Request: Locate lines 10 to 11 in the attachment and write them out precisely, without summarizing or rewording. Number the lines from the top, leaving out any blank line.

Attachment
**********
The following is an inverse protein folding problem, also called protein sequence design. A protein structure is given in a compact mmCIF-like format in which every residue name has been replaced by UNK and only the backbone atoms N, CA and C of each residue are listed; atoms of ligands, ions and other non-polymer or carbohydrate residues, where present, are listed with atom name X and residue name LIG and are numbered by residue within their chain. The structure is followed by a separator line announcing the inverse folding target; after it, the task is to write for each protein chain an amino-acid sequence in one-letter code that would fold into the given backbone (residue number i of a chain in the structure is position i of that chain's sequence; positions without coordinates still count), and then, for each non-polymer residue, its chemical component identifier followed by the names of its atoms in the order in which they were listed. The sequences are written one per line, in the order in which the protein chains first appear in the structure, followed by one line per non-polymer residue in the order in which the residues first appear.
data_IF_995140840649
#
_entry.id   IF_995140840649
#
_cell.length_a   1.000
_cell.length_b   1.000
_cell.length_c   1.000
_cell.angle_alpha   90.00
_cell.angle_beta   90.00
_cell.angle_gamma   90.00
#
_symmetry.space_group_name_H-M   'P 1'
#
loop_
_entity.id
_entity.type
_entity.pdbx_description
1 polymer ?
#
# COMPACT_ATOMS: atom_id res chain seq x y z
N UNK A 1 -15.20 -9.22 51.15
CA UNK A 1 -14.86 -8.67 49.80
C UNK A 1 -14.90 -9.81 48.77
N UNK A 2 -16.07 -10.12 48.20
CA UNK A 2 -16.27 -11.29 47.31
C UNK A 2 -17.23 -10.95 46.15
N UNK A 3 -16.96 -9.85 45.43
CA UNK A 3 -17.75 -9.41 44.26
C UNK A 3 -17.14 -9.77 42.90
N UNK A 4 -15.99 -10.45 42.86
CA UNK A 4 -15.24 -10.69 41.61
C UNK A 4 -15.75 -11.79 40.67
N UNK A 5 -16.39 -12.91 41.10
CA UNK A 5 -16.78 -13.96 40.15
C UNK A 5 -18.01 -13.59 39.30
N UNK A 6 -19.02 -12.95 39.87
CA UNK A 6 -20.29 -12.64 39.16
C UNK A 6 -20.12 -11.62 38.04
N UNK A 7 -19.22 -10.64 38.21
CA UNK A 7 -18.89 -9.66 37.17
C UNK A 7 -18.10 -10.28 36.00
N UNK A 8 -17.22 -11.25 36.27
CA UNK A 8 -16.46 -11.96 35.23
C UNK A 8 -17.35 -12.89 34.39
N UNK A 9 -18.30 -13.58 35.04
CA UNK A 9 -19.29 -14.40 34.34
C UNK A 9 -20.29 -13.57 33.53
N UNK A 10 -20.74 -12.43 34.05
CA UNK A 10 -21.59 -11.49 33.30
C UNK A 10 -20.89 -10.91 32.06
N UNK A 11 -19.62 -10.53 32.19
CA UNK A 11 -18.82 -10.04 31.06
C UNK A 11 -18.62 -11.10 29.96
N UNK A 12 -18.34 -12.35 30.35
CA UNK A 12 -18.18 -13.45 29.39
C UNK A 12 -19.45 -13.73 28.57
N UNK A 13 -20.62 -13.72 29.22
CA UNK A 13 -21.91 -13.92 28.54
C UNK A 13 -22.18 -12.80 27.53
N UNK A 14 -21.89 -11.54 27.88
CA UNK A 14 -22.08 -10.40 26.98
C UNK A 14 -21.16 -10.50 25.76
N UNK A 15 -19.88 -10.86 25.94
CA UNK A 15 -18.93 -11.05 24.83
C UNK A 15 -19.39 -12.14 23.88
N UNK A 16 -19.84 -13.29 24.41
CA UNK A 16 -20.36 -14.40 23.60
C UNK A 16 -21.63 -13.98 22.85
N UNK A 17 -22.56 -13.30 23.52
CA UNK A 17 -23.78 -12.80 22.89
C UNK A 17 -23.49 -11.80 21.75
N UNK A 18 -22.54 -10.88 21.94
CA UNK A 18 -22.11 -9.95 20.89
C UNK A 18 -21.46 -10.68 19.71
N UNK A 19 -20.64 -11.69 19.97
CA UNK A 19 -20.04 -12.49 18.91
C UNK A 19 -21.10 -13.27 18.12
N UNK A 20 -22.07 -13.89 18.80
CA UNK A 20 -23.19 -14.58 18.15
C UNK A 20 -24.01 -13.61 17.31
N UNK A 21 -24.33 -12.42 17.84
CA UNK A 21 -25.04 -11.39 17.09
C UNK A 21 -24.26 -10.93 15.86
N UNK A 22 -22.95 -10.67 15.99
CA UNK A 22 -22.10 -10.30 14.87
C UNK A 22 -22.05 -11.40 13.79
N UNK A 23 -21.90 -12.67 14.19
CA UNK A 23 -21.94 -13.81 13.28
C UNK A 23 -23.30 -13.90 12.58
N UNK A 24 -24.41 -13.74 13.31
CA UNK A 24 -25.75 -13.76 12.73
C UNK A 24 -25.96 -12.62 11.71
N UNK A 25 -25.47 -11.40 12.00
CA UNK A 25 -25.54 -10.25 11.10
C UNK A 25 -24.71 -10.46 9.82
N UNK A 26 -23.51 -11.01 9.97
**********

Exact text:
_cell.angle_beta   90.00
_cell.angle_gamma   90.00